Saturday, April 25, 2015

My Life With the Chimpanzees

 
Mention Jane Goodall to me and my thought process is "Chimps, Africa, was she the woman from Gorillas in the Mist? I heard that one of the primate scientists was difficult and possibly racist. Was that her or Dian Fossey?" (It was Dian Fossey.) Clearly, I am not very educated about her.

My 5th graders are in the PYP Unit of Inquiry: Every Life Has a Story and will be reading biographies. Two girls are doing a book club with My Life with the Chimpanzees so I decided to read it with them.

Something that struck me was how privileged Goodall's background is. She grew up in a manor, met the Queen of England, and was a baroness after her first marriage. I guess that makes sense, as it would be difficult to have the opportunity to travel to Africa and volunteer in the 1960s without a safety net.

One of the guiding questions for our unit is how the individual has affected change. That question will be so easy for the girls who read this book. Jane Goodall did so much for chimpanzees, but really for animal rights in general. While I found the book meandering a bit at the end, the bulk of it is fascinating and will give my students some great information on a fascinating person.

Sunday, April 19, 2015

A Snicker of Magic

 A Snicker of Magic has a lot of buzz around it, so I wanted to check it out because I am building my middle grade recommendations. Unfortunately, this reminded me too much of Savvy: rambling plot, too many quirky characters, Deep South setting, and magical powers. It took me forever to read and I was surprised to see on my Kindle that it was 311 pages, because it felt like twice that.

Felicity Pickle's mother has a wandering soul and moves her and her sister Fannie Jo around the country in their car, the Pickled Jalapeno, every time a thunderstorm falls too close to a certain date of the month. (Do you see what I mean about the rambling and the quirk?) They head back to her hometown of Midnight Gulch, a place that used to be magical but has lost its charm, due to a curse. Of course, it becomes Felicity's job to break the curse, so that they can stay in town.

There is an audience for this book. And there are some beautiful moments, like the character "The Beedle" who commits random acts of kindness, which is something that all children should learn about. And when Felicity is asked if she has a crush, she replies, "More like an inflate. He makes me feel the opposite of crushed. He makes my heart feel like a balloon, like it's going to blow up and fly right out of my chest." What a lovely description for what so many middle grade readers are beginning to experience.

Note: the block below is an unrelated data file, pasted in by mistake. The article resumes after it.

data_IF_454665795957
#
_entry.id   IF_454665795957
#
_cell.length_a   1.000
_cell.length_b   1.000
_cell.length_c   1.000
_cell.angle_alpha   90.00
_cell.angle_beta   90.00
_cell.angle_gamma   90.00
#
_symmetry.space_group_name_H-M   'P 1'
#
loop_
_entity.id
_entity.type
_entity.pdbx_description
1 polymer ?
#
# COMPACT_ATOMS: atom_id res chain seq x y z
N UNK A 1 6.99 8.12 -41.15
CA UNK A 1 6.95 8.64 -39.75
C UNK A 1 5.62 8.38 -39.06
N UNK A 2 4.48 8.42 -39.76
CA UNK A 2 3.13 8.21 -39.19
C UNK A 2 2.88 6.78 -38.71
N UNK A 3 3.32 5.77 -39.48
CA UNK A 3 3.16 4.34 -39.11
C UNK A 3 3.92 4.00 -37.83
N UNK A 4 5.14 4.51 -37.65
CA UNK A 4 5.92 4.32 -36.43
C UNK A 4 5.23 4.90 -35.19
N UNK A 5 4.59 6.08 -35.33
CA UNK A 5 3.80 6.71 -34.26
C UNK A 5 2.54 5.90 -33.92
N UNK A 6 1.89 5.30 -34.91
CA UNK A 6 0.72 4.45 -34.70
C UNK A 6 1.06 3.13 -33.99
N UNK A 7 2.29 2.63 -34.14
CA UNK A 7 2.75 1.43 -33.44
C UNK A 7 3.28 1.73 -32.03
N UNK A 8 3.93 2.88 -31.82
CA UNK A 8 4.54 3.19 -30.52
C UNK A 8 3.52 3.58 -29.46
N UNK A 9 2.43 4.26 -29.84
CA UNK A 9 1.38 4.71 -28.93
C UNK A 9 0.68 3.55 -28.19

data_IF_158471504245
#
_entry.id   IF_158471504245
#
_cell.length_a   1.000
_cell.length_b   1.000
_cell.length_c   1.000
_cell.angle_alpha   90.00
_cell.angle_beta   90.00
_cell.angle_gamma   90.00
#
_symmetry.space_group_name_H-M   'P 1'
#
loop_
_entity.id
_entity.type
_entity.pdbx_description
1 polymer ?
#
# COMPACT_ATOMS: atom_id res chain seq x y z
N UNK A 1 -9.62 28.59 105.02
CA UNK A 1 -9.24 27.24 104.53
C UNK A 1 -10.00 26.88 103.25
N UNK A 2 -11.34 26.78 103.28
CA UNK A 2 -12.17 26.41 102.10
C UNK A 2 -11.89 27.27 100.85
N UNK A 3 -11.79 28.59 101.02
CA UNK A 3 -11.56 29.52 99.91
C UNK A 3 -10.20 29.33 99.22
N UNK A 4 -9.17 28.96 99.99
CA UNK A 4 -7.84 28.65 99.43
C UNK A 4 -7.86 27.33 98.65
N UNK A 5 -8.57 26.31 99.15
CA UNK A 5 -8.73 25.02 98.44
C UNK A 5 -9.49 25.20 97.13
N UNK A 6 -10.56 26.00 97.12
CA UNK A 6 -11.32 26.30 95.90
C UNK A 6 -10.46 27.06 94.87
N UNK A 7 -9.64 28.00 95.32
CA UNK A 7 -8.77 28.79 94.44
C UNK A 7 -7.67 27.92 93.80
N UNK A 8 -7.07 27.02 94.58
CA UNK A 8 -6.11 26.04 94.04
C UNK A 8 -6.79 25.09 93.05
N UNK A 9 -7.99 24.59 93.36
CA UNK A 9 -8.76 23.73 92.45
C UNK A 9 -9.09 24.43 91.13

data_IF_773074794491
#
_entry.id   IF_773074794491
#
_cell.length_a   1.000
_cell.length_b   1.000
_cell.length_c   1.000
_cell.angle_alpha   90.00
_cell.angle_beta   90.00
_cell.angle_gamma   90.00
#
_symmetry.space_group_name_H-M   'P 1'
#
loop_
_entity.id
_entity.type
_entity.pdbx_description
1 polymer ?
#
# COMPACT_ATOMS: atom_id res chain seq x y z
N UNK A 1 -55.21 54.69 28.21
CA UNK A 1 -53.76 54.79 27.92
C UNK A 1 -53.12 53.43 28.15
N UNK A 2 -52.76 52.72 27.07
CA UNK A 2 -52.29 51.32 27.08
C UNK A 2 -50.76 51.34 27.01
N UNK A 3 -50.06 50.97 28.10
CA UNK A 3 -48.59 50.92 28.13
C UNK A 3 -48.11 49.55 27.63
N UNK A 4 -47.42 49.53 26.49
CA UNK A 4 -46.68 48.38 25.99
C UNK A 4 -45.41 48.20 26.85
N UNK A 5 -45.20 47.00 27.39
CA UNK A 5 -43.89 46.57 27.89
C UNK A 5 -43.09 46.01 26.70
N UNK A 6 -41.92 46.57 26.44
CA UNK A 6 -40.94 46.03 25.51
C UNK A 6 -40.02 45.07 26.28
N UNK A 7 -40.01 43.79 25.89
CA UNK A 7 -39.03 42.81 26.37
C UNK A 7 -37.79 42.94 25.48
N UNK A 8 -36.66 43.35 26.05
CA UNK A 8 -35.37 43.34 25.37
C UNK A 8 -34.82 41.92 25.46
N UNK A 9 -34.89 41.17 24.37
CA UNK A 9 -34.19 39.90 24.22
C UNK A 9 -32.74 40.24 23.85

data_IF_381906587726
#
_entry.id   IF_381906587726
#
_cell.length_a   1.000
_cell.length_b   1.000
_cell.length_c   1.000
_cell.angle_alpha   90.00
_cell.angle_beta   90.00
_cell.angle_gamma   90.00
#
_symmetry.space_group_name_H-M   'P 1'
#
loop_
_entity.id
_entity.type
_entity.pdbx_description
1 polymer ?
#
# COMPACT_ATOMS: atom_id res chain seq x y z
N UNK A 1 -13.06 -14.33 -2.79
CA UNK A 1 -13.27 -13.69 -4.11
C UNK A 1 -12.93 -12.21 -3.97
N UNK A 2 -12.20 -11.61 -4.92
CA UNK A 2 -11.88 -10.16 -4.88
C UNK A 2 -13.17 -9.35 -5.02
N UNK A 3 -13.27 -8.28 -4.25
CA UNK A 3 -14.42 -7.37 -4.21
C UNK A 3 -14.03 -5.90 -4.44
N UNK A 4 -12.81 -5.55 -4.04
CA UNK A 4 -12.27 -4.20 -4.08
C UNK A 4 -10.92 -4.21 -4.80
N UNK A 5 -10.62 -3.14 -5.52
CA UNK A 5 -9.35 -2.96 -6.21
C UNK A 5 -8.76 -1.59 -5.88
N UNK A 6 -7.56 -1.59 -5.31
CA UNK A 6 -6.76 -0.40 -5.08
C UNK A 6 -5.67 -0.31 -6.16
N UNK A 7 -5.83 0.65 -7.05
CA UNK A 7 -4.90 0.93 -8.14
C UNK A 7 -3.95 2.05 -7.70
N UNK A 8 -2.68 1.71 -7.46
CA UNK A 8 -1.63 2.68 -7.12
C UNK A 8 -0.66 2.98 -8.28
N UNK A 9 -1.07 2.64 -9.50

I'll add A Snicker of Magic to a list of suggested books for summer reading. It's always an option, just not one I'll be pressing heavily.

Monday, April 13, 2015

Legend

Confession time: for years, I have been recommending Legend to students as a book they should read if they liked The Hunger Games. Now that I'm teaching my youngest students ever, I wanted to make sure that it is a book I could safely recommend. Happily, I am in the clear. The first in Marie Lu's series is a perfect book for dystopian fans, and less violent than The Testing, which I have also recommended.

Alternating between the perspectives of June and Day, we learn about life in a future where the Republic and the Colonies have daily battles and the gap between the rich and the poor is constantly widening. While both are prodigies, wealthy June has had every advantage and poor Day lives on the streets, praying that his family won't catch the plague. Pitted against each other, they don't realize how much they have in common.

Obviously, I am about three years behind on the reviewing this, but better late than never, especially since I can now have in-depth conversations with my fellow readers.

Tuesday, April 7, 2015

Watch the Sky

I was a huge fan of Kirsten Hubbard's Wanderlove and Like Mandarin, so was very excited to read her first middle grade novel, Watch the Sky. The cover drew me in, and I was thrilled when NetGalley accepted my request to read it early. I'm always looking for the next read aloud for my fifth graders. Unfortunately, this won't be it.

Jory's life is anything but typical. His family spends their lives preparing for an attack, searching for signs, and trying to avoid the notice of Officials. His stepfather, Caleb, believes that something is coming, so they must prepare. Jory is enrolled in public school so that he can "hide in plain sight," but this taste of normalcy makes him question if Caleb is right. Jory doesn't know who to believe, but he does know that time is running out.

I felt anxious for Jory throughout the entire novel. Caleb was such a dangerous character, full of mercurial moods and strange beliefs. It made me sad to see him instill fear in the family, and feed off of Jory's mother's agoraphobia and weakness. Luckily, he had his adopted sister, Kit, a strange girl with selective mutism. Hubbard keeps hinting that Kit might be an alien, or at least that she has a fascinating back story, but we never get it. I wish we had learned more about the most interesting character in the book.

More than anything, the reason I won't be sharing the book is the ending. I'm an adult and had a hard time figuring out what happened. No spoilers, but I couldn't tell if a character died or not. If I was sent to the internet to search for answers, I'm sure my students would be even more confused. I was disappointed by Watch the Sky, but haven't lost my faith in Hubbard.